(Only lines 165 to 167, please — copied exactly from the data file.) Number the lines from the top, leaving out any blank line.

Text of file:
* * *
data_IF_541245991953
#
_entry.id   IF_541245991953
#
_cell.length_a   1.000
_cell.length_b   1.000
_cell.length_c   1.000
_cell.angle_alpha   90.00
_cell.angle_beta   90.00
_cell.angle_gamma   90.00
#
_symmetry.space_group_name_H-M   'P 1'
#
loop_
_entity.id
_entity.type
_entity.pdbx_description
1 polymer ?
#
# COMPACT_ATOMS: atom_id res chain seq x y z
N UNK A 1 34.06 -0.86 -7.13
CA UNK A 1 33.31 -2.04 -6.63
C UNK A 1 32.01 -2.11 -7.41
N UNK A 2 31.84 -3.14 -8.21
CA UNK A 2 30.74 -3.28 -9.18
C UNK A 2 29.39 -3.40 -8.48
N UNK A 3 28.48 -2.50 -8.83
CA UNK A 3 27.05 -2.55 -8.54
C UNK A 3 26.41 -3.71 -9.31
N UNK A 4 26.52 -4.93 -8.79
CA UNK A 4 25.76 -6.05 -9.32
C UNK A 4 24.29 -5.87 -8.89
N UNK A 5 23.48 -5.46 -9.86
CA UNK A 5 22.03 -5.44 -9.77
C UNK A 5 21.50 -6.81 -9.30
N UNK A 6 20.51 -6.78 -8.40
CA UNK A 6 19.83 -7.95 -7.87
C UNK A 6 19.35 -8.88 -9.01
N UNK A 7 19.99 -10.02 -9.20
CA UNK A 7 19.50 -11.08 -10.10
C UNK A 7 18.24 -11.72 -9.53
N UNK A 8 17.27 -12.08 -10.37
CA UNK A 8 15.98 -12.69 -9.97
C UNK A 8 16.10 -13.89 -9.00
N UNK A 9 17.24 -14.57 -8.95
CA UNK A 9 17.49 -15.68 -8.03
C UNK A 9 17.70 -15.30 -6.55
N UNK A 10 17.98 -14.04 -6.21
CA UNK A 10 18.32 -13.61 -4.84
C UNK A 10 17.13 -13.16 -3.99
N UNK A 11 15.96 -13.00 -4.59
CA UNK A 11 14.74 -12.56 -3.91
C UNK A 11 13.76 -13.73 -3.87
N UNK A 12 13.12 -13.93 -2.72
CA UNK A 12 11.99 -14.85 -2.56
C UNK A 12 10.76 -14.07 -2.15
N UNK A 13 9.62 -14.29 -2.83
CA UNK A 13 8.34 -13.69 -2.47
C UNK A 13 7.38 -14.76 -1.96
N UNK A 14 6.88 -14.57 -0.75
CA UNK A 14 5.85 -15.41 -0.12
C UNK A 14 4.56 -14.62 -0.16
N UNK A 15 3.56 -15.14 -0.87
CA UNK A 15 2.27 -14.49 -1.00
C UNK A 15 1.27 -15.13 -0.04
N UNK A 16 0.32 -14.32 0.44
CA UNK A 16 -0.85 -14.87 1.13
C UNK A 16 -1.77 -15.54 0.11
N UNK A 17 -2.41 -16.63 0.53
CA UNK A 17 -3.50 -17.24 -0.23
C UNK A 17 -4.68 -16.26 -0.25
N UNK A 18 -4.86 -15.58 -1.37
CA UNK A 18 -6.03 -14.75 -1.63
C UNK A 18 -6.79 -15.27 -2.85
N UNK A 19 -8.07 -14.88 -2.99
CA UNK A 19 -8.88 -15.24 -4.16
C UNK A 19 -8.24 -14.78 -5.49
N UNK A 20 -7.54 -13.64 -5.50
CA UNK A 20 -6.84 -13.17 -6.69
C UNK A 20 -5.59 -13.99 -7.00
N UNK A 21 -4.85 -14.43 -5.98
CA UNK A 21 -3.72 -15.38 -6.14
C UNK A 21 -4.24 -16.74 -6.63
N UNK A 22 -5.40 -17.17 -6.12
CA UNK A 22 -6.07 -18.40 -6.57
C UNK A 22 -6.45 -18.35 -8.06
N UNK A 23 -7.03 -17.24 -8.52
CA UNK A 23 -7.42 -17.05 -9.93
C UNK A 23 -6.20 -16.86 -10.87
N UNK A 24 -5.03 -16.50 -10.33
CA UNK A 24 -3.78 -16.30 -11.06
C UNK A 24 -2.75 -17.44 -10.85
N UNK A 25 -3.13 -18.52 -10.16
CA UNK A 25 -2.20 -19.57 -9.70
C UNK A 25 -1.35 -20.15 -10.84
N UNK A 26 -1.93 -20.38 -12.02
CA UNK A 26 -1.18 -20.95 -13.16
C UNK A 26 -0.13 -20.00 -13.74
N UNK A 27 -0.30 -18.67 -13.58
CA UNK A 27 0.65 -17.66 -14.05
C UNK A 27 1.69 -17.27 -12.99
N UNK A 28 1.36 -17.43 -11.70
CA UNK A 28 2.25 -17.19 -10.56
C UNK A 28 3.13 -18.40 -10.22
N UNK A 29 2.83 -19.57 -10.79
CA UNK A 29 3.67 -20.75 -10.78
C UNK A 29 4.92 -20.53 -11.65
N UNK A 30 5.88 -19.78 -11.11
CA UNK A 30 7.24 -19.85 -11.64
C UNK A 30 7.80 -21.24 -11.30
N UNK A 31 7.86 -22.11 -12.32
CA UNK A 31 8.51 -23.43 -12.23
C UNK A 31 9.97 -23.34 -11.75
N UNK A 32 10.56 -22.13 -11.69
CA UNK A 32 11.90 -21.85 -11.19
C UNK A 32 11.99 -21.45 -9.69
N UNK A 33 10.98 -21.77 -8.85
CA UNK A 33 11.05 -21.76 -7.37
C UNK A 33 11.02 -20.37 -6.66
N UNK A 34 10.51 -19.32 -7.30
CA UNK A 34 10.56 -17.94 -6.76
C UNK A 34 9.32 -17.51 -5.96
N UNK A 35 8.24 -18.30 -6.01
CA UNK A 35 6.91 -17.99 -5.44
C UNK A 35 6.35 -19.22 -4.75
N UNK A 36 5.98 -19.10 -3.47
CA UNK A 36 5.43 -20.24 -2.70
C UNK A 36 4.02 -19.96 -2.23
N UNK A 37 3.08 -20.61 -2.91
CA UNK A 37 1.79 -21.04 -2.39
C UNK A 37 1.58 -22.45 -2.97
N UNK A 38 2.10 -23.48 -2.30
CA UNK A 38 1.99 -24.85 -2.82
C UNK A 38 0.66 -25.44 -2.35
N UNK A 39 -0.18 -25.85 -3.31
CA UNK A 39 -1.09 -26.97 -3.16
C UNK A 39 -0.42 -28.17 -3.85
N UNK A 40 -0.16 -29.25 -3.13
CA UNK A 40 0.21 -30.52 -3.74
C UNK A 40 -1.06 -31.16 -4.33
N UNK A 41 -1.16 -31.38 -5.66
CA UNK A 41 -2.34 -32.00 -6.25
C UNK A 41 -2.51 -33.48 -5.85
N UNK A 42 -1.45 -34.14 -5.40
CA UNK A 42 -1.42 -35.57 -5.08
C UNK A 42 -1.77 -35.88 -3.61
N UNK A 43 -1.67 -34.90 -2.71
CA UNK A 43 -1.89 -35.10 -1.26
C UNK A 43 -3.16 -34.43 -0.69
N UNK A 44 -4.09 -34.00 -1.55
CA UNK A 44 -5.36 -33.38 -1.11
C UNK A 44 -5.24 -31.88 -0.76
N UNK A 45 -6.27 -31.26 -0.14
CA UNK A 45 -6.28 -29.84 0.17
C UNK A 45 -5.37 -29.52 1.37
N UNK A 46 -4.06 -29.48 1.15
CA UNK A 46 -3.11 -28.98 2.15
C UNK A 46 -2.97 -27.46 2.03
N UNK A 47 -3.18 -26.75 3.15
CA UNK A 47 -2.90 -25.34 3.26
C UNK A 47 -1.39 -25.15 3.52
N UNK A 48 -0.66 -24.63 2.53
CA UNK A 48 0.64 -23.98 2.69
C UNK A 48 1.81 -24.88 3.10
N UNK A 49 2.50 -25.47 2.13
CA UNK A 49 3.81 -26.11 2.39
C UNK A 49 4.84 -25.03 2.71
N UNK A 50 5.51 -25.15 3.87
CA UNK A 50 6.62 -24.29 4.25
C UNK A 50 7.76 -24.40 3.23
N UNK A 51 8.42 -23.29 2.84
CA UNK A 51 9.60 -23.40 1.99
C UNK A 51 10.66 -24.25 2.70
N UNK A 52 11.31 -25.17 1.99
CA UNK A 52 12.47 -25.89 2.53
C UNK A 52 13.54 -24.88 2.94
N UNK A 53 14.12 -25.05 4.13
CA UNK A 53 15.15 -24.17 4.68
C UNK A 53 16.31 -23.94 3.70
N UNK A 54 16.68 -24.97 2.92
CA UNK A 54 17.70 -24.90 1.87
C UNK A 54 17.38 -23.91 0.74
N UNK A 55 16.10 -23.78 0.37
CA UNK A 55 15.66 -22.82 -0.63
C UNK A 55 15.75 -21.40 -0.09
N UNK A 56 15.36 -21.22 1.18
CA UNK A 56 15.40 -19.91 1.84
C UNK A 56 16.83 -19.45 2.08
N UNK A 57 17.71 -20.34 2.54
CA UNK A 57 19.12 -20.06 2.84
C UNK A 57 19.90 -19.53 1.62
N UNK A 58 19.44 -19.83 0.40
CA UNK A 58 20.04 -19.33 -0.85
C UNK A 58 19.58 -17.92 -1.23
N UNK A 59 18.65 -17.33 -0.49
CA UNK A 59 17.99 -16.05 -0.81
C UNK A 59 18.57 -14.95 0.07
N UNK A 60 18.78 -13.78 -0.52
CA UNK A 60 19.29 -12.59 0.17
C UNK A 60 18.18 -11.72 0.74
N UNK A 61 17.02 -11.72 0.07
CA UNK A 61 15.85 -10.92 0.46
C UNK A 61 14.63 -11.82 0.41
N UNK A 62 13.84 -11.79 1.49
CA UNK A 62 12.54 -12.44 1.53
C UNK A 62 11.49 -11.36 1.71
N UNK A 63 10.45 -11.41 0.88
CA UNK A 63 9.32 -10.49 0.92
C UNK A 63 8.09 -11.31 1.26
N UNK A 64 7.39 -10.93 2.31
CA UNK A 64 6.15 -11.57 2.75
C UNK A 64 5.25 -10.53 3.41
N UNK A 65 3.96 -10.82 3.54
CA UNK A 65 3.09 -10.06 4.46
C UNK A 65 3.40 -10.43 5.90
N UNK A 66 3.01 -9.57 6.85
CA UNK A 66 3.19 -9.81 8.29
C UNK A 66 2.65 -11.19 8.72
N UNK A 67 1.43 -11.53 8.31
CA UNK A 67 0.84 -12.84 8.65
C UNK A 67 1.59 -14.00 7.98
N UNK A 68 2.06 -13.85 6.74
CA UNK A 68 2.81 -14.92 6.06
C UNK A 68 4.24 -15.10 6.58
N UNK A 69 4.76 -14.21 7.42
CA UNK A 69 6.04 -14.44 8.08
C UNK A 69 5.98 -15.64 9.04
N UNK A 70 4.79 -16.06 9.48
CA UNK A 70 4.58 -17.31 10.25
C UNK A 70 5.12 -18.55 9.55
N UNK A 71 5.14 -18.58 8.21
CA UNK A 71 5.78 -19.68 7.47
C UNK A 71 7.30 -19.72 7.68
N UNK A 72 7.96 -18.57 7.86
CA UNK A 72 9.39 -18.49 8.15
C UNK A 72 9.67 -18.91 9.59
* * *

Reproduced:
N UNK A 49 2.50 -25.47 2.13
CA UNK A 49 3.81 -26.11 2.39
C UNK A 49 4.84 -25.03 2.71